We often think about interior decorating as a purely aesthetic, stylistic practice whose principal purpose is to make your home interior look amazing. It’s easy to forget that a large part of decorating is functional—that is, designing something so that it will operate better, optimizing it so that it will work at higher levels. And what could be more functional, more important to someone’s workflow than physical comfort? Many interior decorators base their tactics on increasing the comfort of homeowners and this applies to the home office as well. More and more people who work out of a home office are looking to overhaul their furniture and office design in order to be ergonomic, both for health reasons and productivity reasons. Whether you’re redesigning your current office or are moving abroad or to a new state or city and need tips for building an entirely new home office, here are a few factors that weigh in on an ergonomically designed home office:
*Get an ergonomic chair that will provide you with bodily support. You can buy one, although high-end ergonomic chairs can be pretty pricy, or you could design your own. Focus on acquiring a comfortable cushion, arm rests, adjustable seat height, adjustable back rest, lumbar support, and swiveling capability. Many of these can be accomplished with small cushions, but the important thing is that your spine is curved inward so that your vertebrate are properly aligned.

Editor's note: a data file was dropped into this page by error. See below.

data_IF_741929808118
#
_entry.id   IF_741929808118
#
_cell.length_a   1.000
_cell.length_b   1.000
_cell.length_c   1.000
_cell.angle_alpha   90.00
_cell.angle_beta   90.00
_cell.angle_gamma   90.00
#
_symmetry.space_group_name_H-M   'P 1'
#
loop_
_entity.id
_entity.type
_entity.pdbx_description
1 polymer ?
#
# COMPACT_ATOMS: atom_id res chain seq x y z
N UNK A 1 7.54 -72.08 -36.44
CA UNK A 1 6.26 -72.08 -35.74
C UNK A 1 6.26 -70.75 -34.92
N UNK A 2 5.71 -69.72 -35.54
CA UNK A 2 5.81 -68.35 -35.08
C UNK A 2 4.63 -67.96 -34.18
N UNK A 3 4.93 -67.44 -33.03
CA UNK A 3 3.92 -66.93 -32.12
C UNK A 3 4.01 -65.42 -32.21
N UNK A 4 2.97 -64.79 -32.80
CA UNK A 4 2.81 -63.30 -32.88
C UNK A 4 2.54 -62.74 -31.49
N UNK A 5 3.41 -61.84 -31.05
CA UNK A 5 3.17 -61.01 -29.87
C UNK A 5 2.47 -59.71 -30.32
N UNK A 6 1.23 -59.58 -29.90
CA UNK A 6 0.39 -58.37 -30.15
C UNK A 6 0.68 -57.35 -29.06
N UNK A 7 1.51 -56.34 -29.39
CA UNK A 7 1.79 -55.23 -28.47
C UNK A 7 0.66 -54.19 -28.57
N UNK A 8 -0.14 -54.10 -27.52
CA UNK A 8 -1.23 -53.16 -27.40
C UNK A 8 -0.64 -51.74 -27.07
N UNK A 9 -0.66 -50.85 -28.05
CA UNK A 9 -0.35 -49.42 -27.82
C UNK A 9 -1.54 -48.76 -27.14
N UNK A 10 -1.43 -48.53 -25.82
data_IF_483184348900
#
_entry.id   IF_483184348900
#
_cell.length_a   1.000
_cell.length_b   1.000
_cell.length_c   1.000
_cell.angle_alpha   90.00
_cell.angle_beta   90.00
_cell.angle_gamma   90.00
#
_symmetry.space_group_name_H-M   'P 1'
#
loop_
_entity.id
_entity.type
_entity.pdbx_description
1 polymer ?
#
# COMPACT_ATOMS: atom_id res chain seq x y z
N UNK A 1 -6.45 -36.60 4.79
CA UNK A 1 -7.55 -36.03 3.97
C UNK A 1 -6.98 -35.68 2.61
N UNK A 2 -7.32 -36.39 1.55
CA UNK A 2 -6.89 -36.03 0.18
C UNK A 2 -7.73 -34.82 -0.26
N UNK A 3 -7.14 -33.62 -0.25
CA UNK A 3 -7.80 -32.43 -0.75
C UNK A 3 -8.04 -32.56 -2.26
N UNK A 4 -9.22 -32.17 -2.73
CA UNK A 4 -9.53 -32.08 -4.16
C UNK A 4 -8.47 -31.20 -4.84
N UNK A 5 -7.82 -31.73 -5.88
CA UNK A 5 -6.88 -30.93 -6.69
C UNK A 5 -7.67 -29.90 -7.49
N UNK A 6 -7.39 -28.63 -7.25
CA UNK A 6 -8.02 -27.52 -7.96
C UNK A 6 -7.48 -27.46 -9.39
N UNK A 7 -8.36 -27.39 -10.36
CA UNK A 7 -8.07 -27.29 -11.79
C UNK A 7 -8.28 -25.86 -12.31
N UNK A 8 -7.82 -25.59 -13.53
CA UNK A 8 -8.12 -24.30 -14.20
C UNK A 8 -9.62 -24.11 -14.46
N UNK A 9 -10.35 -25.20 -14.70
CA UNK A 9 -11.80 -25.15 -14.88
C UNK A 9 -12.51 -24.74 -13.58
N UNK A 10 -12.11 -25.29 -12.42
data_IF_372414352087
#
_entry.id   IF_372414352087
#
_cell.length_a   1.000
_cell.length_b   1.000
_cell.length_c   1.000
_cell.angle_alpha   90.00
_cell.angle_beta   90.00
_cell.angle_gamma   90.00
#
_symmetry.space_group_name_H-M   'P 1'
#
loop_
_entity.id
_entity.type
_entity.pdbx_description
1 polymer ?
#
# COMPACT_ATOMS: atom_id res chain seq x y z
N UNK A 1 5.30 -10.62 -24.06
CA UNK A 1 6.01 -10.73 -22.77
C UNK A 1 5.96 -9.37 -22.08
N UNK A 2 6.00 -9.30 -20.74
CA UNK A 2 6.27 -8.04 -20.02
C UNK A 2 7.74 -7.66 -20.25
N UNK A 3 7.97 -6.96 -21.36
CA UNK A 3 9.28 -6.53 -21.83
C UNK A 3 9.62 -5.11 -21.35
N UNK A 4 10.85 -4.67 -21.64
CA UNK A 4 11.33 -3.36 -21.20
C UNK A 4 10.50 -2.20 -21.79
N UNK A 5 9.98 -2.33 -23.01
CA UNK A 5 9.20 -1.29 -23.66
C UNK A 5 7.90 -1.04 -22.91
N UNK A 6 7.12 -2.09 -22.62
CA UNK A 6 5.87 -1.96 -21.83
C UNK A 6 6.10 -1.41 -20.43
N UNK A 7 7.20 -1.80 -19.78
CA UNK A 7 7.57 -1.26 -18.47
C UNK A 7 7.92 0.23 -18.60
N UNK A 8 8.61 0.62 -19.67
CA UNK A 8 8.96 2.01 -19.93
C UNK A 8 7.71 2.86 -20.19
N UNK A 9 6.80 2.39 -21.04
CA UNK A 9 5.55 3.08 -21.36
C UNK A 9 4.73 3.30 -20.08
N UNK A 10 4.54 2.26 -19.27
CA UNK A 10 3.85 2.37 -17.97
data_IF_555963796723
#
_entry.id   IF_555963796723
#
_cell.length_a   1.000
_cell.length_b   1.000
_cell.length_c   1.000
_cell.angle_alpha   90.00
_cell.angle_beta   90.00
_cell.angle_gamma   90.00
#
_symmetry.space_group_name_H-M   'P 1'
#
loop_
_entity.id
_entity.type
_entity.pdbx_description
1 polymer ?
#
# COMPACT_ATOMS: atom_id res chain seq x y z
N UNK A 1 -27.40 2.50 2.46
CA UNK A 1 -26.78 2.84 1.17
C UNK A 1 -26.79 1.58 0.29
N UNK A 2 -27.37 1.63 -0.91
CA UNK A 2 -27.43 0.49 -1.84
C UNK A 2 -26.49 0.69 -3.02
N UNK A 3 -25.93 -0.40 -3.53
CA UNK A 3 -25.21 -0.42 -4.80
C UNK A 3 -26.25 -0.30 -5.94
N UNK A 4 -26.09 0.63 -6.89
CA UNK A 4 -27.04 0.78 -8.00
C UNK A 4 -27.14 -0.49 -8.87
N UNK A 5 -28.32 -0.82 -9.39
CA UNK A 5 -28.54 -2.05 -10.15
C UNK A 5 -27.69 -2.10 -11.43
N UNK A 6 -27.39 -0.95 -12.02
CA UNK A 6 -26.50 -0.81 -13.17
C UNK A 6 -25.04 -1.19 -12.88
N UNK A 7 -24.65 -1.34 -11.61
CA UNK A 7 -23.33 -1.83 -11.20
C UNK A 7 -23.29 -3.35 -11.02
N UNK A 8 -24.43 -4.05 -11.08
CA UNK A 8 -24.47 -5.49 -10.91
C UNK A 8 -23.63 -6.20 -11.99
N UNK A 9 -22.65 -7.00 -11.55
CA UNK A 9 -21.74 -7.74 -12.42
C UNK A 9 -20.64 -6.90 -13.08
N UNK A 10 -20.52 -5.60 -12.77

*Keep your mouse and keyboard close together. Make sure the keyboard is situated in the middle of your desk with the “B” key directly in front of you. You’ll want your elbows to be bent at 90 degree angle, which protects your wrists from elbows from tendinitis.
*Create or buy a monitor stand so that your monitor height and tilt is adjustable. The monitor should be an arm’s length away. Strategically place lights if you have to to avoid glare, which often causes people to squirm and contort their bodies in order to see better.
*Keep necessary items within an arm’s reach. This will prevent you from reaching and possibly pulling a muscle. If you frequently reference the same documents time and time again you should posterize them or pin them on a corkboard so that they can be placed within eyesight.
*Create a space in your home office for stretching and pacing. No matter how good your posture is, it’s not healthy to sit all day. You need to stretch your arms, legs, back, and neck frequently throughout your work hours. Ideally you will be able to carve out a section of your home office that will be free of clutter. This will be your sanctuary, where you can stretch, pace, meditate, or do jumping jacks.
Interior decorating is not just about style, it’s also about functionality. And what could be more important to our functionality than the health of our bodies? That’s why designing your home office to be ergonomically conscious is a great thing to keep in mind as you overhaul or build anew your work station and the space it occupies.